"Greene at once proclaimed that Jim had blown up his dam with powder and drowned his girls. He thought such a report would justify him in doing what he then had on his mind. He went to the Chinaman that had leased Jim's land and compelled him at the point of his revolver to break and destroy Jim's dam in five or six places, and then threatened to kill all the Chinamen if they did not leave. Jim was at this time running a store for me in Pearce camp about twenty-eight miles from here and sixty miles from his ranch.
"The Chinaman telegraphed for him to come home, telling what had happened. Jim's wife come in and met him coming into Tombstone, Jim had papers made out for Greene's arrest for destroying his damn. This was on June 30. On the morning of July 1 the Sheriff came in with Greene. He was taken to the Justice's Court and the trial set for that afternoon. Greene knew that Jim would make him pay for all damage done to his land by destroying the dam; besides, he had damaged all the other ranches along the river, and it exasperated him so that he thought he would kill Jim and allow the public to think he did it to avenge the death of the girls that were drowned.
"Jim had no idea that Greene would attack him in the manner he did, for when they met in the morning Greene commenced to abuse Jim in the street. Jim told him to stop that abuse, and said that if he wished to settle the trouble personally with him he could step out of town and he would give him satisfaction. Greene declined. So about 1 o'clock after Jim had had his lunch he sat down outside of a stable and lit his pipe. He had just been talking with our Supervisor when Greene stepped out of the office in the stable, turned around, faced Jim, and shot him while he was sitting down. Jim must have gotten up. for it was several seconds before he fired the second shot, and as he fired the third shot Jim ran about ten feet and fell on the sidewalk. Greene walked out and down the street. He turned and noticed Jim lying down on the sidewalk. He came back, stooped over Jim, hunted a vital spot, and deliberately shot him again.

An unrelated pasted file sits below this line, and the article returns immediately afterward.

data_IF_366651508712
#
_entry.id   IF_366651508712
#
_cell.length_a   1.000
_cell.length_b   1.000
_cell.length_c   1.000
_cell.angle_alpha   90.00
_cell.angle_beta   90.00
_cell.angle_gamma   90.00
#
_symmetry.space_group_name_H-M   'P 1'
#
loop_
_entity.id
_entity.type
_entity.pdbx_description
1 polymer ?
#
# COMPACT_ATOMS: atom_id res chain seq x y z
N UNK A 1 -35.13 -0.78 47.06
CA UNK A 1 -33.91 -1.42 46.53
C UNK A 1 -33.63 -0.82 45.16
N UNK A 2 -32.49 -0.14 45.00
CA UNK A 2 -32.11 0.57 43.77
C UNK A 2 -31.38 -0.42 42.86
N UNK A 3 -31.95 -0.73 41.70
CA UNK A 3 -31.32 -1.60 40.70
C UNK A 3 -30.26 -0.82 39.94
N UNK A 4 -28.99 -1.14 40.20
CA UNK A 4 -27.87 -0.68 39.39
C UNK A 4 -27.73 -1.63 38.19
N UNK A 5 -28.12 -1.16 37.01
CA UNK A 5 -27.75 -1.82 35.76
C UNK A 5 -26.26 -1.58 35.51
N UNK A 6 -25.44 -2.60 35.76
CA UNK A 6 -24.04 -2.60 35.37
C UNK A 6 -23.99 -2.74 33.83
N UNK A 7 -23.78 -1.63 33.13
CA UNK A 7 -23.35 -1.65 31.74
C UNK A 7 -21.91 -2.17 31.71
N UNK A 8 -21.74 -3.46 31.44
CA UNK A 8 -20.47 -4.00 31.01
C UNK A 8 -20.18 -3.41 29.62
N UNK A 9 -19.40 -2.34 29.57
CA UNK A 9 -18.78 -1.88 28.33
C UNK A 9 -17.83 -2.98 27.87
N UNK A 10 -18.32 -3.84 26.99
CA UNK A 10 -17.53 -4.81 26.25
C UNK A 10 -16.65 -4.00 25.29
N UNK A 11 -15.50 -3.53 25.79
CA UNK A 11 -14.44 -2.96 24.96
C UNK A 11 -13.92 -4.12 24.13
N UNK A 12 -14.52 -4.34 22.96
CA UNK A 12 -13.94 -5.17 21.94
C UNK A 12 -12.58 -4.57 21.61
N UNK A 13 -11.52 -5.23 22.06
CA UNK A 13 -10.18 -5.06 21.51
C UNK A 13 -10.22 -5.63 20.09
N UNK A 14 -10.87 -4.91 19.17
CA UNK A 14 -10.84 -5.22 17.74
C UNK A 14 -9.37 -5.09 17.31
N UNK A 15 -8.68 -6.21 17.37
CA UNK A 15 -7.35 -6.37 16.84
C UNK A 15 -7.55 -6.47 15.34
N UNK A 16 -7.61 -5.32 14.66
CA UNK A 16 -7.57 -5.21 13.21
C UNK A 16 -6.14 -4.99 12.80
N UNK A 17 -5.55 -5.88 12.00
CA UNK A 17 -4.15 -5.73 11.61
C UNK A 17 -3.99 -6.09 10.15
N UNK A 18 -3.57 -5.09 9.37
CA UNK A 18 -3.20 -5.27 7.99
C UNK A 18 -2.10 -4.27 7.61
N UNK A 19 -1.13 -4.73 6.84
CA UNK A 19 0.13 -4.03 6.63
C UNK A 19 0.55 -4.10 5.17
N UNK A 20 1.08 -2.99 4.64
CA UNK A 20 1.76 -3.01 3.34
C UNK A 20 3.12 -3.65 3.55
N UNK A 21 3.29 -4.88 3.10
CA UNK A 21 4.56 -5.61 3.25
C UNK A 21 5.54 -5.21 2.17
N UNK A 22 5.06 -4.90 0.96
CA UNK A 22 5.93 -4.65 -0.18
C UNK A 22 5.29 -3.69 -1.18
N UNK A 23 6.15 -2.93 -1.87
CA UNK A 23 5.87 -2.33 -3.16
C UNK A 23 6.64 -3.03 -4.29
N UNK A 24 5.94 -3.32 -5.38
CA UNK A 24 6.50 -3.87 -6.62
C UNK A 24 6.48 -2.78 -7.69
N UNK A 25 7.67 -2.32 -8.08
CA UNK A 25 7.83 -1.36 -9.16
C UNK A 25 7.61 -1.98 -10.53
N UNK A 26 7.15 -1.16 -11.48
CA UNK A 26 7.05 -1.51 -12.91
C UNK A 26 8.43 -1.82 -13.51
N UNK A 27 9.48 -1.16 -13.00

"My store is only a short distance from the stable, and my wife was the first to run out. She saw Greene fire the last shot, and when she heard whom he had killed she flew toward Greene and begged the people to tear him limb from limb. She then went to poor Jim and turned him over and lifted his head, but poor Jim was dead. He never spoke after he was hit, and his pipe lay beside him. He had not even a pocket knife on him. Greene delivered himself to an officer who had run to the scene, and was taken to jail. He enjoyed every liberty and freedom, as the Sheriff is a personal friend of his. We had poor Jim buried next day and he had many friends. Not one person speaks of Jim but what they tell of some favor or kindness he had done for them at some time or other. Greene was examined and bound over for the Grand Jury, but they took his case before the Court Commissioner and he fixed ball at $30,000 for Greene's appearance at the November term.
"Greene and his friends have been having stories circulated in papers throughout the Territory stating that the shooting was justifiable, and representing Jim as a man who had killed good many men and generally a bad character. Several home papers attempted to do the same, but were quickly overhauled, as Jim's reputation here was too well established. He was the friend and counselor of everybody.
"I should be glad to hear from you and also if you can suggest anything toward the prosecution. We feel like we ought to do all we possibly can to see the foul, cowardly assassin brought to justice, for if ever a man was murdered in cold blood it was poor Jim."
The description of the killing given by Mr. Warnekros is corroborated by a letter which Lieut. Burnett received from James F. Duncan, Justice of the peace at Tombstone, before whom Greene was taken after the murder. Justice Duncan says:
"It was a cold-blooded murder and premeditated. I held the inquest and also the preliminary examination. The Court Commissioner, on a writ of habeas corpus, let Greene go on $30,000 bail, furnished by men who are all right, but who gave as security cattle and merchandise, which are subject to epidemic and fire. The case will come up at the November term of court if Greene can be found, of which I have my doubts. I cannot recommend any lawyer here to you; they are lawyers in name, but God keep me from ever having to employ any of them!"